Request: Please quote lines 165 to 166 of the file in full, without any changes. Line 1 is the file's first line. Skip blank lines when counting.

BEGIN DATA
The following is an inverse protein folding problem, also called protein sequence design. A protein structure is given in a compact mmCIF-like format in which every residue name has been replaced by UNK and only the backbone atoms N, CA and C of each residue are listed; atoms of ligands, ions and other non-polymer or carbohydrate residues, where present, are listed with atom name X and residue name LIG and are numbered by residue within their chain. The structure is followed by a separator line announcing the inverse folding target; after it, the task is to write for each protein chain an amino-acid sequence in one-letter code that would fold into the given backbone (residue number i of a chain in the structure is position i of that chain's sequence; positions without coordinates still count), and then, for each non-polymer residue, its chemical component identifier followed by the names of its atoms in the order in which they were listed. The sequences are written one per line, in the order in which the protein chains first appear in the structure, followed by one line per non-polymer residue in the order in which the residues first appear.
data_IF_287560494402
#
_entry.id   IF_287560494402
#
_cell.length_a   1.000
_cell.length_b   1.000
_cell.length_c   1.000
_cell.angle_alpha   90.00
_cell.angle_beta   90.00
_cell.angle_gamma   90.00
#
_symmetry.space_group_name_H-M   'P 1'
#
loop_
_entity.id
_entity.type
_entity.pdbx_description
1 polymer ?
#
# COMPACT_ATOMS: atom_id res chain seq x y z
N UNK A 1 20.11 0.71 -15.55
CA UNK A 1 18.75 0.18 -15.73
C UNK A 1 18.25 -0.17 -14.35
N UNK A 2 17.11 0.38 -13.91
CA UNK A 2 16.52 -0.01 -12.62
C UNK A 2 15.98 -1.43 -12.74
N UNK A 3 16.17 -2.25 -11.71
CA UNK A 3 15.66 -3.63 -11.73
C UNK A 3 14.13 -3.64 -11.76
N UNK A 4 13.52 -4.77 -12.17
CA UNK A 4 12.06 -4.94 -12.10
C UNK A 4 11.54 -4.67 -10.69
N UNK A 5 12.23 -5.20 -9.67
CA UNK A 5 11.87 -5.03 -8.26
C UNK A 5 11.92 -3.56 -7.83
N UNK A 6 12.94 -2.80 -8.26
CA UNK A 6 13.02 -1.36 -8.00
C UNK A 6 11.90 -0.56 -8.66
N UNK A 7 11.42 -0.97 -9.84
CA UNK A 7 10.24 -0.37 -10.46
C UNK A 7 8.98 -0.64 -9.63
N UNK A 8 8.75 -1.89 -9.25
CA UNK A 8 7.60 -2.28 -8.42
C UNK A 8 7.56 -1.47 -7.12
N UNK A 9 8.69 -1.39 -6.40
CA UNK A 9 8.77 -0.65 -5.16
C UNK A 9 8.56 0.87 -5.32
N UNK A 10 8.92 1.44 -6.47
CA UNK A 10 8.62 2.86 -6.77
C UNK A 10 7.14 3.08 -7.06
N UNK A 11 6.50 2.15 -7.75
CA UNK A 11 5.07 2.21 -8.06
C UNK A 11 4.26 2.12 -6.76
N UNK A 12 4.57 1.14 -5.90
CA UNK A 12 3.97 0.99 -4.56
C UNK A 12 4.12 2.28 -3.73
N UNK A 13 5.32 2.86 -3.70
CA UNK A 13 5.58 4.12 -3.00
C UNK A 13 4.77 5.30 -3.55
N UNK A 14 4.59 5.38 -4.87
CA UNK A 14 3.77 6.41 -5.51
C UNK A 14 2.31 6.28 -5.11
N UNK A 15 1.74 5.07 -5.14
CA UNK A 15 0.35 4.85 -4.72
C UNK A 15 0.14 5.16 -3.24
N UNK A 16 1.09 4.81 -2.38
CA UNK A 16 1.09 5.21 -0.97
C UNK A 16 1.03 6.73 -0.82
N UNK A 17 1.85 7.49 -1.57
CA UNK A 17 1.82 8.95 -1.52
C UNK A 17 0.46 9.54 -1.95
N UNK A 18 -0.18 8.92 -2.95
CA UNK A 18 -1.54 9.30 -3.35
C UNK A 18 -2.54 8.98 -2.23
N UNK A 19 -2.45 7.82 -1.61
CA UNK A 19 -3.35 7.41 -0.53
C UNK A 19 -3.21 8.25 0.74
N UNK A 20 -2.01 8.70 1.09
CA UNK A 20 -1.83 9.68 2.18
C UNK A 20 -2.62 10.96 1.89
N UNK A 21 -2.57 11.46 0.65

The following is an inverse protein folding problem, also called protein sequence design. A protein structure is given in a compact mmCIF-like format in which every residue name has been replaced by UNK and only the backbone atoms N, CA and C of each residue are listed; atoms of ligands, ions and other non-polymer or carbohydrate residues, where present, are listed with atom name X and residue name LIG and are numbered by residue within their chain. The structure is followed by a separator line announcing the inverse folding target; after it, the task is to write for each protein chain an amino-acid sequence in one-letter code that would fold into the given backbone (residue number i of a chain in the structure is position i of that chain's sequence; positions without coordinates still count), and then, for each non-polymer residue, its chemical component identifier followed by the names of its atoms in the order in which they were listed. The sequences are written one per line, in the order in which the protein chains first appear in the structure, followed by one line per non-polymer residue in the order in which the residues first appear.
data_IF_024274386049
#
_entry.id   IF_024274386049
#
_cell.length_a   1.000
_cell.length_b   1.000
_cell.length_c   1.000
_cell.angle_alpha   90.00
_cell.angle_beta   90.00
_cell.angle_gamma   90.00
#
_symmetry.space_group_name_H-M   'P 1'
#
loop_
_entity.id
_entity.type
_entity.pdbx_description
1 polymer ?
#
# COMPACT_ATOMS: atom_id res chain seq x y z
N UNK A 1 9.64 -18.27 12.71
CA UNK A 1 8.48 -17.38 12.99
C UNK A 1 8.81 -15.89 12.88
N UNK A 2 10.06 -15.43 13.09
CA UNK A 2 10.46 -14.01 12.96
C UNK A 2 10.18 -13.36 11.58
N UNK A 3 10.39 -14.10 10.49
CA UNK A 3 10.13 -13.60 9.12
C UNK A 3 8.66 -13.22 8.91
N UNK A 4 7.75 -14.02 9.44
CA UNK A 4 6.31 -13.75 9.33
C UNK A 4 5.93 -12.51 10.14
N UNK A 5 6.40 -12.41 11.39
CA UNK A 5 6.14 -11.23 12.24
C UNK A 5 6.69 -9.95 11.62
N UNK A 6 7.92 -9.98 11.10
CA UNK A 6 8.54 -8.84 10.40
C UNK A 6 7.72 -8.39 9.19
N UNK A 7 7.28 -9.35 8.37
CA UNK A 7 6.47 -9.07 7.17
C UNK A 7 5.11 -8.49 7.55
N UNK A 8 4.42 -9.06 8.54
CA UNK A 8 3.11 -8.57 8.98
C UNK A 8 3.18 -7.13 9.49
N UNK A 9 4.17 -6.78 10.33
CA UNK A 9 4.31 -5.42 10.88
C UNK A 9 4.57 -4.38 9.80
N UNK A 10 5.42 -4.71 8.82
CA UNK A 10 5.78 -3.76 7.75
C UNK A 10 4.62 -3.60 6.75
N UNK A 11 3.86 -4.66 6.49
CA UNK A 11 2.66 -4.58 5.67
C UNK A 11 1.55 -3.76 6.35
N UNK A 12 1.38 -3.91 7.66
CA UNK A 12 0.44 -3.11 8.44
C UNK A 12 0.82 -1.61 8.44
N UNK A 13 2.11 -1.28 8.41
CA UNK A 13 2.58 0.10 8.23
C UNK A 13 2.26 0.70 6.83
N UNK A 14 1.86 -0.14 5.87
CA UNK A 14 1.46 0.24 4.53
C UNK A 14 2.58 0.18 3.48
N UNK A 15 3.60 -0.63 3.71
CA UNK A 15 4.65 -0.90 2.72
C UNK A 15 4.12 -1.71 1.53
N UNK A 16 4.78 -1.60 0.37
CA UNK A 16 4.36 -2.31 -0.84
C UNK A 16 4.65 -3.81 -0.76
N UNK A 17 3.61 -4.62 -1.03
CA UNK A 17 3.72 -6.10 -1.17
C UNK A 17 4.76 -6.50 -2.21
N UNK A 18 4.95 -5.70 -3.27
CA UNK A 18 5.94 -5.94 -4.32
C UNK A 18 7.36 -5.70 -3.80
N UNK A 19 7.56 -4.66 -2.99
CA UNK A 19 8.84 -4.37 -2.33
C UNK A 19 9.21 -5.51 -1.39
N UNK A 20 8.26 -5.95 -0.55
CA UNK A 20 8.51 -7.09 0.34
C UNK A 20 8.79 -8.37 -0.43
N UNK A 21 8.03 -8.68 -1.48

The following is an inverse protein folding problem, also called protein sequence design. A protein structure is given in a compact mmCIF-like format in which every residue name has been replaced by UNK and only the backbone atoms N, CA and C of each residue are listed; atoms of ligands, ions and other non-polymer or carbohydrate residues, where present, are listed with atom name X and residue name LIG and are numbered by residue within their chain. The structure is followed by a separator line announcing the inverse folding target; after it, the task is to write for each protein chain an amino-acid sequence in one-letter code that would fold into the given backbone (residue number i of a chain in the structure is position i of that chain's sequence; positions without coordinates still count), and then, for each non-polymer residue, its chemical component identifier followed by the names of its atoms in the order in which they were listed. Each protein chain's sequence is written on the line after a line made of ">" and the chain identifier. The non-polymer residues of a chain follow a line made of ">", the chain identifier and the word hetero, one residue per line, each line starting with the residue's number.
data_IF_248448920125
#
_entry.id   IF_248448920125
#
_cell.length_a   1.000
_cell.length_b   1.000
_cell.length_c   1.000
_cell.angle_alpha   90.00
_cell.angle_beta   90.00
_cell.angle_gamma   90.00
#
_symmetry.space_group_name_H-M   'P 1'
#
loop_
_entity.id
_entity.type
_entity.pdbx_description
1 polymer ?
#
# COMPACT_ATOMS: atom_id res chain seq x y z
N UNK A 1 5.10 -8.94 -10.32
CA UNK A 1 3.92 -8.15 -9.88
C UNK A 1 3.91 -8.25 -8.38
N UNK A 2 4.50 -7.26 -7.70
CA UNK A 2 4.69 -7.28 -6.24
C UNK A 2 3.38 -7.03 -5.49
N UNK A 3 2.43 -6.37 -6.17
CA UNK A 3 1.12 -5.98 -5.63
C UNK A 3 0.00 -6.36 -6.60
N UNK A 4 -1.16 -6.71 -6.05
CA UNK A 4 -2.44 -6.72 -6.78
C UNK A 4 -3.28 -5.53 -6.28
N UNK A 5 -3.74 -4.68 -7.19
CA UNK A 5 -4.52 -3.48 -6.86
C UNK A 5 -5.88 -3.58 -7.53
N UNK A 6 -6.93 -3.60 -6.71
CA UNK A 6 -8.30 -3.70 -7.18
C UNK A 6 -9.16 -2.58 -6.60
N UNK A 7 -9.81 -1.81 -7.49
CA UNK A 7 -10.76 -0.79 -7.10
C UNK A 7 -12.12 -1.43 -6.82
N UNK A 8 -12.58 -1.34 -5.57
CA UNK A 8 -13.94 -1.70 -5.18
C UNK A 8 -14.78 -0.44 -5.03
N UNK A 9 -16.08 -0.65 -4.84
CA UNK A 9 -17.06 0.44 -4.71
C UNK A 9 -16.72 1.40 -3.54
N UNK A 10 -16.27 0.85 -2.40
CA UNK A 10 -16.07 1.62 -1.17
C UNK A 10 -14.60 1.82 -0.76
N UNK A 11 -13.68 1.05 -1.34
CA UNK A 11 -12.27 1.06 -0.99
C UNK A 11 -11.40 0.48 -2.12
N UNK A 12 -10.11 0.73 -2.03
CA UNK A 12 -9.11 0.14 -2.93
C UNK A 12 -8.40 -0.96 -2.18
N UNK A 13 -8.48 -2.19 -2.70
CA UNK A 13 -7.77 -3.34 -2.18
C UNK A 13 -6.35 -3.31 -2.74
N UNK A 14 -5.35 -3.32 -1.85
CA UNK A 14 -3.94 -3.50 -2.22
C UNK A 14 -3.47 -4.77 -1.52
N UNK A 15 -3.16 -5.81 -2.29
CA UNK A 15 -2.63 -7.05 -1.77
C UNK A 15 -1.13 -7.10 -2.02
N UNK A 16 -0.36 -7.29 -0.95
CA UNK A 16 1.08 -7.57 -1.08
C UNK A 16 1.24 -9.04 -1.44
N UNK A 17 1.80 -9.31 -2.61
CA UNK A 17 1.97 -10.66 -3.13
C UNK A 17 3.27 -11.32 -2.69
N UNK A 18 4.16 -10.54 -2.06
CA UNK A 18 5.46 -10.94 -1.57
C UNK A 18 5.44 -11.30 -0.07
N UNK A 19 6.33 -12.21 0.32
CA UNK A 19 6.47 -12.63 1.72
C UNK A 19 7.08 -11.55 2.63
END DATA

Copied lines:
The following is an inverse protein folding problem, also called protein sequence design. A protein structure is given in a compact mmCIF-like format in which every residue name has been replaced by UNK and only the backbone atoms N, CA and C of each residue are listed; atoms of ligands, ions and other non-polymer or carbohydrate residues, where present, are listed with atom name X and residue name LIG and are numbered by residue within their chain. The structure is followed by a separator line announcing the inverse folding target; after it, the task is to write for each protein chain an amino-acid sequence in one-letter code that would fold into the given backbone (residue number i of a chain in the structure is position i of that chain's sequence; positions without coordinates still count), and then, for each non-polymer residue, its chemical component identifier followed by the names of its atoms in the order in which they were listed. Each protein chain's sequence is written on the line after a line made of ">" and the chain identifier. The non-polymer residues of a chain follow a line made of ">", the chain identifier and the word hetero, one residue per line, each line starting with the residue's number.
data_IF_248448920125